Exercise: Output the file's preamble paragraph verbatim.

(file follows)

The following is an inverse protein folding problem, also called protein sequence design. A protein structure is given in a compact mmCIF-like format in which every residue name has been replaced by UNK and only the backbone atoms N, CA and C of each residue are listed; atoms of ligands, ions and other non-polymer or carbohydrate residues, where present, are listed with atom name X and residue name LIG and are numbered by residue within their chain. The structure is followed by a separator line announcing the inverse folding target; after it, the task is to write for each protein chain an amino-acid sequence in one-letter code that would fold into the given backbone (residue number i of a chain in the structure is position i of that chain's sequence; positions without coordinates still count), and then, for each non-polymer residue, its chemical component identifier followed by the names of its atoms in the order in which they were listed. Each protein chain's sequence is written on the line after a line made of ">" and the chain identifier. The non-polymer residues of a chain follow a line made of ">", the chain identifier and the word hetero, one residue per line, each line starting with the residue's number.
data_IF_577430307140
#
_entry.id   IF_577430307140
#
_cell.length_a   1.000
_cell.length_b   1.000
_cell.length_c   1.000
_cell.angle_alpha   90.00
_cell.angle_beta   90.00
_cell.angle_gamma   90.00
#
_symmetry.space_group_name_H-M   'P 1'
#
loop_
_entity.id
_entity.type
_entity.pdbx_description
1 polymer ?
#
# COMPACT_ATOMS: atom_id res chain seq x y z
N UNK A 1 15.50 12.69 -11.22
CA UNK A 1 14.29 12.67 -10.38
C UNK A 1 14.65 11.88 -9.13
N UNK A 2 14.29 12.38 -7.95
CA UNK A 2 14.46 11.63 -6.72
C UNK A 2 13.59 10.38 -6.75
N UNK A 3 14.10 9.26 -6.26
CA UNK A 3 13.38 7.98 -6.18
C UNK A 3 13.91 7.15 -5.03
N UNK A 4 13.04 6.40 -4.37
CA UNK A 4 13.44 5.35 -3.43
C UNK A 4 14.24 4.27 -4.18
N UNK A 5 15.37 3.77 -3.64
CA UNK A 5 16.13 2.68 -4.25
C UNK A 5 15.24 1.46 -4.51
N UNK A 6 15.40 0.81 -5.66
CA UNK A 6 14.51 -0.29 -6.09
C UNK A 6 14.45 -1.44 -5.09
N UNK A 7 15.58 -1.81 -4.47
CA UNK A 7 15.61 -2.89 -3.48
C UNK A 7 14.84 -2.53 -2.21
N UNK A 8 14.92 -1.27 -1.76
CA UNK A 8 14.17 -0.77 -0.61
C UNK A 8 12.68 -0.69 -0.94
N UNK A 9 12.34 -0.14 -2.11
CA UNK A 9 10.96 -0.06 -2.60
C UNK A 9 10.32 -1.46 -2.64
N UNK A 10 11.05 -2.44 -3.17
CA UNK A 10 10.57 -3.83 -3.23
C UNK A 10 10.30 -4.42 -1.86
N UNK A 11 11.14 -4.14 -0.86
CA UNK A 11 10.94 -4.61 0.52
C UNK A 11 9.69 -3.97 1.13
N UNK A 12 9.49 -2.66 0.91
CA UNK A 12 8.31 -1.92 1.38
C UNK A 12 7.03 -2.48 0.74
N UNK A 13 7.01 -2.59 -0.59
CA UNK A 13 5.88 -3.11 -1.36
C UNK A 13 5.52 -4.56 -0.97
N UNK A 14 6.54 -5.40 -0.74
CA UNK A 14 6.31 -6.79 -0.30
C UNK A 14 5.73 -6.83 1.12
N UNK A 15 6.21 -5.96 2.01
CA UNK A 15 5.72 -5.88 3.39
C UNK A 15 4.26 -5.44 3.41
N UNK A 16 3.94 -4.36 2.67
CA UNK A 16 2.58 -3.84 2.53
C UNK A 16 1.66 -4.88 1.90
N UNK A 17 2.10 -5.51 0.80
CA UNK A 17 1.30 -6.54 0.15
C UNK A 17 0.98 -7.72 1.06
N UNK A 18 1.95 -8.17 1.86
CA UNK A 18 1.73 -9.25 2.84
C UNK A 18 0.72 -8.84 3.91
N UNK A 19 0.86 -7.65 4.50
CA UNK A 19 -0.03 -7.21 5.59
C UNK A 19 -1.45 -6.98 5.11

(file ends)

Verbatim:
The following is an inverse protein folding problem, also called protein sequence design. A protein structure is given in a compact mmCIF-like format in which every residue name has been replaced by UNK and only the backbone atoms N, CA and C of each residue are listed; atoms of ligands, ions and other non-polymer or carbohydrate residues, where present, are listed with atom name X and residue name LIG and are numbered by residue within their chain. The structure is followed by a separator line announcing the inverse folding target; after it, the task is to write for each protein chain an amino-acid sequence in one-letter code that would fold into the given backbone (residue number i of a chain in the structure is position i of that chain's sequence; positions without coordinates still count), and then, for each non-polymer residue, its chemical component identifier followed by the names of its atoms in the order in which they were listed. Each protein chain's sequence is written on the line after a line made of ">" and the chain identifier. The non-polymer residues of a chain follow a line made of ">", the chain identifier and the word hetero, one residue per line, each line starting with the residue's number.